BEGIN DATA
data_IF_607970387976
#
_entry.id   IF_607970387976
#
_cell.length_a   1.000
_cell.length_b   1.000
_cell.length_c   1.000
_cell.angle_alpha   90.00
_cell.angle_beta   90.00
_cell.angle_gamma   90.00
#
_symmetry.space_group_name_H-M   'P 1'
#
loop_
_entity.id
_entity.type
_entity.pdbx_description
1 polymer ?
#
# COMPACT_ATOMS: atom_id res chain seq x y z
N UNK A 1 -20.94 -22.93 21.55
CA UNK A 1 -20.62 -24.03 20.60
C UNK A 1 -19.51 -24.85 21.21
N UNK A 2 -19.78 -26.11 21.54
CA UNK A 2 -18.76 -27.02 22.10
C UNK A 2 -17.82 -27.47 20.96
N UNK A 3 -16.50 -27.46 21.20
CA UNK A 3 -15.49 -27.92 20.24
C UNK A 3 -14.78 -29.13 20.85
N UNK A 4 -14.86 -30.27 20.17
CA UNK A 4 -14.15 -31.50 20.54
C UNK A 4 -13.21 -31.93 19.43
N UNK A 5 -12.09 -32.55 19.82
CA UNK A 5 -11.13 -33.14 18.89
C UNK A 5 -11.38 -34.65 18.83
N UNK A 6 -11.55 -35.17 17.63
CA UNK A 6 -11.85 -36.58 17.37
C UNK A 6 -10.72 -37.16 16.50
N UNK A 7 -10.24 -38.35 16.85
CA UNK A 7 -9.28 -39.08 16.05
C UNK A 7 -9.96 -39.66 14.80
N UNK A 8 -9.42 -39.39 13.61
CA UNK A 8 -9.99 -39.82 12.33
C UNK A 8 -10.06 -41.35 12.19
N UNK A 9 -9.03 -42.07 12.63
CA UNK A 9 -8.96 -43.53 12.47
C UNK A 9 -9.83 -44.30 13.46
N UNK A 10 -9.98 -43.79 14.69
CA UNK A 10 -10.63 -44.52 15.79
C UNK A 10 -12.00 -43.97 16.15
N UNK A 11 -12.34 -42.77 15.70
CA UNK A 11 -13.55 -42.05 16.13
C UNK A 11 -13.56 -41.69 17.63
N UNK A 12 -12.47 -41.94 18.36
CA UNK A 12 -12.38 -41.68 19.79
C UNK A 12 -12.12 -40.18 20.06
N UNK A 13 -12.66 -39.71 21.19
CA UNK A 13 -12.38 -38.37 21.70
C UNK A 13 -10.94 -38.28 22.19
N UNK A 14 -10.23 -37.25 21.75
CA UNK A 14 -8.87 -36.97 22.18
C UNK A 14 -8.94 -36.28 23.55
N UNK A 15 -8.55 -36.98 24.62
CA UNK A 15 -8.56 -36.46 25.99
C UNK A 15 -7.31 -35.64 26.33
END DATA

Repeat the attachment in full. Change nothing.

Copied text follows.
data_IF_607970387976
#
_entry.id   IF_607970387976
#
_cell.length_a   1.000
_cell.length_b   1.000
_cell.length_c   1.000
_cell.angle_alpha   90.00
_cell.angle_beta   90.00
_cell.angle_gamma   90.00
#
_symmetry.space_group_name_H-M   'P 1'
#
loop_
_entity.id
_entity.type
_entity.pdbx_description
1 polymer ?
#
# COMPACT_ATOMS: atom_id res chain seq x y z
N UNK A 1 -20.94 -22.93 21.55
CA UNK A 1 -20.62 -24.03 20.60
C UNK A 1 -19.51 -24.85 21.21
N UNK A 2 -19.78 -26.11 21.54
CA UNK A 2 -18.76 -27.02 22.10
C UNK A 2 -17.82 -27.47 20.96
N UNK A 3 -16.50 -27.46 21.20
CA UNK A 3 -15.49 -27.92 20.24
C UNK A 3 -14.78 -29.13 20.85
N UNK A 4 -14.86 -30.27 20.17
CA UNK A 4 -14.15 -31.50 20.54
C UNK A 4 -13.21 -31.93 19.43
N UNK A 5 -12.09 -32.55 19.82
CA UNK A 5 -11.13 -33.14 18.89
C UNK A 5 -11.38 -34.65 18.83
N UNK A 6 -11.55 -35.17 17.63
CA UNK A 6 -11.85 -36.58 17.37
C UNK A 6 -10.72 -37.16 16.50
N UNK A 7 -10.24 -38.35 16.85
CA UNK A 7 -9.28 -39.08 16.05
C UNK A 7 -9.96 -39.66 14.80
N UNK A 8 -9.42 -39.39 13.61
CA UNK A 8 -9.99 -39.82 12.33
C UNK A 8 -10.06 -41.35 12.19
N UNK A 9 -9.03 -42.07 12.63
CA UNK A 9 -8.96 -43.53 12.47
C UNK A 9 -9.83 -44.30 13.46
N UNK A 10 -9.98 -43.79 14.69
CA UNK A 10 -10.63 -44.52 15.79
C UNK A 10 -12.00 -43.97 16.15
N UNK A 11 -12.34 -42.77 15.70
CA UNK A 11 -13.55 -42.05 16.13
C UNK A 11 -13.56 -41.69 17.63
N UNK A 12 -12.47 -41.94 18.36
CA UNK A 12 -12.38 -41.68 19.79
C UNK A 12 -12.12 -40.18 20.06
N UNK A 13 -12.66 -39.71 21.19
CA UNK A 13 -12.38 -38.37 21.70
C UNK A 13 -10.94 -38.28 22.19
N UNK A 14 -10.23 -37.25 21.75
CA UNK A 14 -8.87 -36.97 22.18
C UNK A 14 -8.94 -36.28 23.55
N UNK A 15 -8.55 -36.98 24.62
CA UNK A 15 -8.56 -36.46 25.99
C UNK A 15 -7.31 -35.64 26.33